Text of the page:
"It allowed us to achieve full vertical integration while raising consumer knowledge of the Australian pearling industry and its incredible cultural heritage, as well as increasing tourism in the Kimberley region.
"Ultimately, it helped us connect directly with consumers and position Australian pearls as the unique and premium product they are."
As an operation, Pearls of Australia set about looking for a new business model - one that was going to deliver the industry the most resilience through the uncertain times ahead, both with climate and market issues.
They considered where the value might still be after those markets failed and their production productivity dropped away due to climate change.
There was a lot of talk about diversification at the time, but the reality was that diversification increases complexity and that often increases cost and management skill sets.
"We also knew that some of those things would take a long time and the reality is that a lot of the values that we chose to pursue in our iconic old industry have taken us the best part of 10 years to realise," Mr Brown said.
"Now we are not reliant on one market - we can wholesale our crop at international markets if we choose, we can value-add them through to jewellery and sell them directly to consumers, or we can choose to wholesale at different levels in the market too."
Tourism has been a very important tool in Pearls of Australia expediting the development of its new products, brands and overall business development.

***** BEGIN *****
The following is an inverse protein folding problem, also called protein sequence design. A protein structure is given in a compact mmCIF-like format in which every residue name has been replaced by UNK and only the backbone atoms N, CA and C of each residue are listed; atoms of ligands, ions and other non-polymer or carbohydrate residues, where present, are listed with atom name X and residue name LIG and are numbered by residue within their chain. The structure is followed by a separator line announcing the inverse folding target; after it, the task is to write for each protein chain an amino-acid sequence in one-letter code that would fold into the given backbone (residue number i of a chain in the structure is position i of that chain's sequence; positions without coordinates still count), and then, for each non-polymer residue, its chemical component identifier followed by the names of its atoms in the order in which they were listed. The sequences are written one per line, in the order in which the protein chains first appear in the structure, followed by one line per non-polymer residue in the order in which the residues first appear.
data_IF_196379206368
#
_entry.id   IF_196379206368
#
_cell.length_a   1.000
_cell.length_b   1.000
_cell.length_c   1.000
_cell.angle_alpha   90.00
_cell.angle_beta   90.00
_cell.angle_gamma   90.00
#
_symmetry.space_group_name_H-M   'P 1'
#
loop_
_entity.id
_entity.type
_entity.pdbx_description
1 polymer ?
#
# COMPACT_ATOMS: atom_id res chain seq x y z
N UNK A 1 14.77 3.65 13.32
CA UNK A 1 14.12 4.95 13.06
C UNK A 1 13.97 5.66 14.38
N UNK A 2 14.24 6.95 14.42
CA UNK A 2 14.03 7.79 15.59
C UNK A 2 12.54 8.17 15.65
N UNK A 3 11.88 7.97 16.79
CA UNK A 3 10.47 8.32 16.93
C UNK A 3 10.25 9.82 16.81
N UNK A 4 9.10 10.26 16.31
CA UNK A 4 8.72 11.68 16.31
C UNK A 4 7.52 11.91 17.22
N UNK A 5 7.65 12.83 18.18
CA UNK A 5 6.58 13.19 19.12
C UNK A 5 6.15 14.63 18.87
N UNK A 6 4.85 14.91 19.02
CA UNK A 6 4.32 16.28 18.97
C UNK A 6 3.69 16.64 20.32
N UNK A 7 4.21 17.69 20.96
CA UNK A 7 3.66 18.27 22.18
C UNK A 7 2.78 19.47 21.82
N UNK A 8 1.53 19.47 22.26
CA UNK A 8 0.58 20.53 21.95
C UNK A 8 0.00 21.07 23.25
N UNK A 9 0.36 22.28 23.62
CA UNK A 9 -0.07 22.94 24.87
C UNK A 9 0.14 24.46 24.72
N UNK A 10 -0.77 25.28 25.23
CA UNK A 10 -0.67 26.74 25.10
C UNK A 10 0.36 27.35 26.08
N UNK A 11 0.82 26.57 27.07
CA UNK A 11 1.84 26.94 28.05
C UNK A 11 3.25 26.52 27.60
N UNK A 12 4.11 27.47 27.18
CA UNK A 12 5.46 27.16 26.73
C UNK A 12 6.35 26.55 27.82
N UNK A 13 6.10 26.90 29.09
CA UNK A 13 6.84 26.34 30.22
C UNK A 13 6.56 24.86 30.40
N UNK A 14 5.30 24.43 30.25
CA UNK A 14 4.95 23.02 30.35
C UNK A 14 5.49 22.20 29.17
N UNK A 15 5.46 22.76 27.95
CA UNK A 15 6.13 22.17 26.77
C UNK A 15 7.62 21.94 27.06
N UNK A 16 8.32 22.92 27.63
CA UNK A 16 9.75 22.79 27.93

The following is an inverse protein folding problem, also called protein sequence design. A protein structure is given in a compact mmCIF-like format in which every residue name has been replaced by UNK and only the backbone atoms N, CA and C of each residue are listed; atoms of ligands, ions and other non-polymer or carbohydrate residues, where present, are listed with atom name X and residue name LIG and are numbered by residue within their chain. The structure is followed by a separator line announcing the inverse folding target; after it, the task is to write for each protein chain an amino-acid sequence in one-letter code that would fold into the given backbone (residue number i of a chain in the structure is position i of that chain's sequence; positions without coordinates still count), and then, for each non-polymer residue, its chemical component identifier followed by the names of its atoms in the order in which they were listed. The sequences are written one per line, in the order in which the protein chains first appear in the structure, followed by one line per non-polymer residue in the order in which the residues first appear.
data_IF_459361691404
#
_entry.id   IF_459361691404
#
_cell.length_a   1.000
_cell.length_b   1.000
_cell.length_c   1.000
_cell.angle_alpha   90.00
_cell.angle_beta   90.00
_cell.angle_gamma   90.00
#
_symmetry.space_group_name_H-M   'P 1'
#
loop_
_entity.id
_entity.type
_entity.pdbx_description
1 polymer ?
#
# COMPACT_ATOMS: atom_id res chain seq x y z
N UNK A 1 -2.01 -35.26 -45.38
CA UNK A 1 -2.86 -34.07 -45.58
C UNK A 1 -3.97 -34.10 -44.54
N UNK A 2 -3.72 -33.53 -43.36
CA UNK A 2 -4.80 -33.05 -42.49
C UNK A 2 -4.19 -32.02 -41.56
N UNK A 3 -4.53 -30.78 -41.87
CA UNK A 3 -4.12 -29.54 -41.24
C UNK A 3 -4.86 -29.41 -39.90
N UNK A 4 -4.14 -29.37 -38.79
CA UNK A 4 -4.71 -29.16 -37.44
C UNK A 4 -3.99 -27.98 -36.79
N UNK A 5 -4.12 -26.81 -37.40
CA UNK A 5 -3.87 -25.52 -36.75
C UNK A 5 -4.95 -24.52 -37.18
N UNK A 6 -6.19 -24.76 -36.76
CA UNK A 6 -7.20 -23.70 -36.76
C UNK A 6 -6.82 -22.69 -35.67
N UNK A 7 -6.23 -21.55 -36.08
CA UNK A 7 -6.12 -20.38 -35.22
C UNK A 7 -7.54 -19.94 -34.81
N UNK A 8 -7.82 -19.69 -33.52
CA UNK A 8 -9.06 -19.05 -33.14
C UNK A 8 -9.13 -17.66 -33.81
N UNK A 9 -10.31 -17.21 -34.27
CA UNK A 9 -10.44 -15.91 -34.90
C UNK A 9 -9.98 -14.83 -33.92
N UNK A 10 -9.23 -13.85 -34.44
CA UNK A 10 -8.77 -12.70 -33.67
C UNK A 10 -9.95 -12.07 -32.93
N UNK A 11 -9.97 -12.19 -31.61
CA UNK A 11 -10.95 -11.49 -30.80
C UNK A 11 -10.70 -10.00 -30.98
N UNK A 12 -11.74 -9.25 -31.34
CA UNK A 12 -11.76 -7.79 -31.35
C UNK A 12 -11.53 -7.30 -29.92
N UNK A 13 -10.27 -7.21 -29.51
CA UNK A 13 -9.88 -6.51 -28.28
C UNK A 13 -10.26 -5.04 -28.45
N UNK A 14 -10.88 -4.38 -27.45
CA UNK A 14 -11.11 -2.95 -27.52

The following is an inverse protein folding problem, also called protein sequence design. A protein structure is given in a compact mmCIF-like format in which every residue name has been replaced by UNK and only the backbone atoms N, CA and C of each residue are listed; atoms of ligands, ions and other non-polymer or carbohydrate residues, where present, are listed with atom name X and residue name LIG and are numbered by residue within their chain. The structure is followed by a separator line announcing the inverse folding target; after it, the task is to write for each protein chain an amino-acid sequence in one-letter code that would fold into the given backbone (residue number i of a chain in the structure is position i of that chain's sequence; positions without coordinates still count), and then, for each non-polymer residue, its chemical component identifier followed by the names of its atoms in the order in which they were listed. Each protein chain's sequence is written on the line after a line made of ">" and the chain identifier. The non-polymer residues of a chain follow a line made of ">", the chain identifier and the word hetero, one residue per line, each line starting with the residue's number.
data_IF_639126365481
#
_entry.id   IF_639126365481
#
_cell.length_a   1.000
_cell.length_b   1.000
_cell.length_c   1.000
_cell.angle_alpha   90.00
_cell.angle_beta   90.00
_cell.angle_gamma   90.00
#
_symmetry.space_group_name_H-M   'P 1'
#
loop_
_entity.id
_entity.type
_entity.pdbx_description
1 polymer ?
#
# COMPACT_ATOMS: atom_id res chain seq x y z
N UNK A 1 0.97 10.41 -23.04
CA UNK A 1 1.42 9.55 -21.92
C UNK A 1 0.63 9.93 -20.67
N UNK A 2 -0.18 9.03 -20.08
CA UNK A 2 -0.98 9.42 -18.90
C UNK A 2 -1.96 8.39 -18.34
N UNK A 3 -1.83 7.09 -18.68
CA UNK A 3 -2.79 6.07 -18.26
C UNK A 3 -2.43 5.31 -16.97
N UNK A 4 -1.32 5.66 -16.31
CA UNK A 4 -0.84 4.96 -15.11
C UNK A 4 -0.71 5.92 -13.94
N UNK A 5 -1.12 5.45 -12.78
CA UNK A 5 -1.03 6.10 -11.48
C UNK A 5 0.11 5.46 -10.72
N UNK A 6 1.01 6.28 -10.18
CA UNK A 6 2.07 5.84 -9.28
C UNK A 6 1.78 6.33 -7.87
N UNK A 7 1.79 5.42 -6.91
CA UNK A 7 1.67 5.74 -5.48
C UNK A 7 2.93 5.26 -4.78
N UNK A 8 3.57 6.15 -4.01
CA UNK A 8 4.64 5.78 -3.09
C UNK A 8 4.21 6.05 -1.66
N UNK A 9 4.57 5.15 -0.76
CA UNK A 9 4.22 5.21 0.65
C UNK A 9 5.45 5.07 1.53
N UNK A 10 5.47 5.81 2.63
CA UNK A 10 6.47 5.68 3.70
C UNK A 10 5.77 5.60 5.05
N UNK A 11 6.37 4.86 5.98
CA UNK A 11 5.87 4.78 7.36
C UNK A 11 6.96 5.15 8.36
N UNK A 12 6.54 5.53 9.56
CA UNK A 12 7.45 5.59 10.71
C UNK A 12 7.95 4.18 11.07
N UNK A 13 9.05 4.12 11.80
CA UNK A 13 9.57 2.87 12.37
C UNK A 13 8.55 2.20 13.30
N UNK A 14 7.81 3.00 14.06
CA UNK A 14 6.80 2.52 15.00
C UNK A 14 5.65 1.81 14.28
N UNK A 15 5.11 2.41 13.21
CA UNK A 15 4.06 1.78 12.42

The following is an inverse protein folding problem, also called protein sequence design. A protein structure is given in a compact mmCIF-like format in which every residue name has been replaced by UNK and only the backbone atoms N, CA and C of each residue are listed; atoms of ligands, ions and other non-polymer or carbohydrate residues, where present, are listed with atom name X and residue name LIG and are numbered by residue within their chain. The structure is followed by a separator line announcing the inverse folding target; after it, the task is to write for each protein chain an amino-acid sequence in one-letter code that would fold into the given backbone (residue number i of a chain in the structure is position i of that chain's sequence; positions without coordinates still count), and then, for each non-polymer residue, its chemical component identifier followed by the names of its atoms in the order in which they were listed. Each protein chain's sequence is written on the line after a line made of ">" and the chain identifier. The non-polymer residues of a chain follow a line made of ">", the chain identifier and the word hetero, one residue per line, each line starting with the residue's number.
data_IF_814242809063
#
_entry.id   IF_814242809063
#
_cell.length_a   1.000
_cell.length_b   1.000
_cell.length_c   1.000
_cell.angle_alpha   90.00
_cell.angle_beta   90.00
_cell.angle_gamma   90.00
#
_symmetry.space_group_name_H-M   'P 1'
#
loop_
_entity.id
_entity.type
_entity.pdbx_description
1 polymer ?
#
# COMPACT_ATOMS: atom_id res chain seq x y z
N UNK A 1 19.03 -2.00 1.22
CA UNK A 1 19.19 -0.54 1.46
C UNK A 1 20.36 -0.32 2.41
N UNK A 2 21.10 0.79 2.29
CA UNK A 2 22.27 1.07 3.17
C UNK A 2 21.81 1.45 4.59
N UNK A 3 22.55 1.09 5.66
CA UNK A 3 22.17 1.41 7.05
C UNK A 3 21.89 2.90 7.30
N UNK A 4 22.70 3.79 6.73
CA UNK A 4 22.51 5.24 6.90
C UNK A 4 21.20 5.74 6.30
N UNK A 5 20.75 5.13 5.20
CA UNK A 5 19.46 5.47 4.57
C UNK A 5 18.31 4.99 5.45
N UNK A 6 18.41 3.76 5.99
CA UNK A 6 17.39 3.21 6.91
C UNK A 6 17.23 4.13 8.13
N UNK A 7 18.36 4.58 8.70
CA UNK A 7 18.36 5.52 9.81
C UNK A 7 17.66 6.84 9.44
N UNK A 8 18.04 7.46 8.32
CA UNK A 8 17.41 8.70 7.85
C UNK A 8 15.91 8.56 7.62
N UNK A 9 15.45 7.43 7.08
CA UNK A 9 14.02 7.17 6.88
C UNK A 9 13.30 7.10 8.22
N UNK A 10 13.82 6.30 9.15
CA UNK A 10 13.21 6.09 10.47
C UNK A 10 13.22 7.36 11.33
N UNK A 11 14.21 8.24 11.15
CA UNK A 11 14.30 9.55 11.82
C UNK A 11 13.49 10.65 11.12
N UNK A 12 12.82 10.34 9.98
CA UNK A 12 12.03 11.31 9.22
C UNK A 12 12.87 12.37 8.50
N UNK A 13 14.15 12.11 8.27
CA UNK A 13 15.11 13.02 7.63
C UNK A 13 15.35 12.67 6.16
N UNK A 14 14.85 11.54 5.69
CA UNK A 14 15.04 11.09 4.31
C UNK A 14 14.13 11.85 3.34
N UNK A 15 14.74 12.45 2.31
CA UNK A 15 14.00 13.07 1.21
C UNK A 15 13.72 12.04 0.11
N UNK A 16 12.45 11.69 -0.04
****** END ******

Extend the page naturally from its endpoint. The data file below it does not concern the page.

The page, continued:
Mr Brown has often described their approach in terms of the growth as a comparison to wine regions and the experiences that have been developed within that industry over the past few decades.
He said there are many similarities between cultured pearling and wine production, plus there is much about the pearl industry that resonates well with consumers.
"The connection to the environment, the virtues of the pearl product which they have never been able to access before such as the place where they were grown, the people, and what has happened to them between farm and jewellery," he said.
"Even the ability for guests to the farm to taste fresh pearl oysters is something that adds another sensory touch point."
Part of that taste element was the introduction of a new seafood product to market - the Akoya Pearl Oyster.
Pearls of Australia found a niche market with this new pearl oyster, which is incredibly fresh and tender, and it has proved very popular.
It led them to see a real opportunity in food production for the pearling industry which they didn't quite understand before the industry collapse.
"Now we see our businesses being the production of pearls, jewellery, food and experiences which for the first time offers consumers a range of values and knowledge about their pearls that they could never access before," Mr Brown said.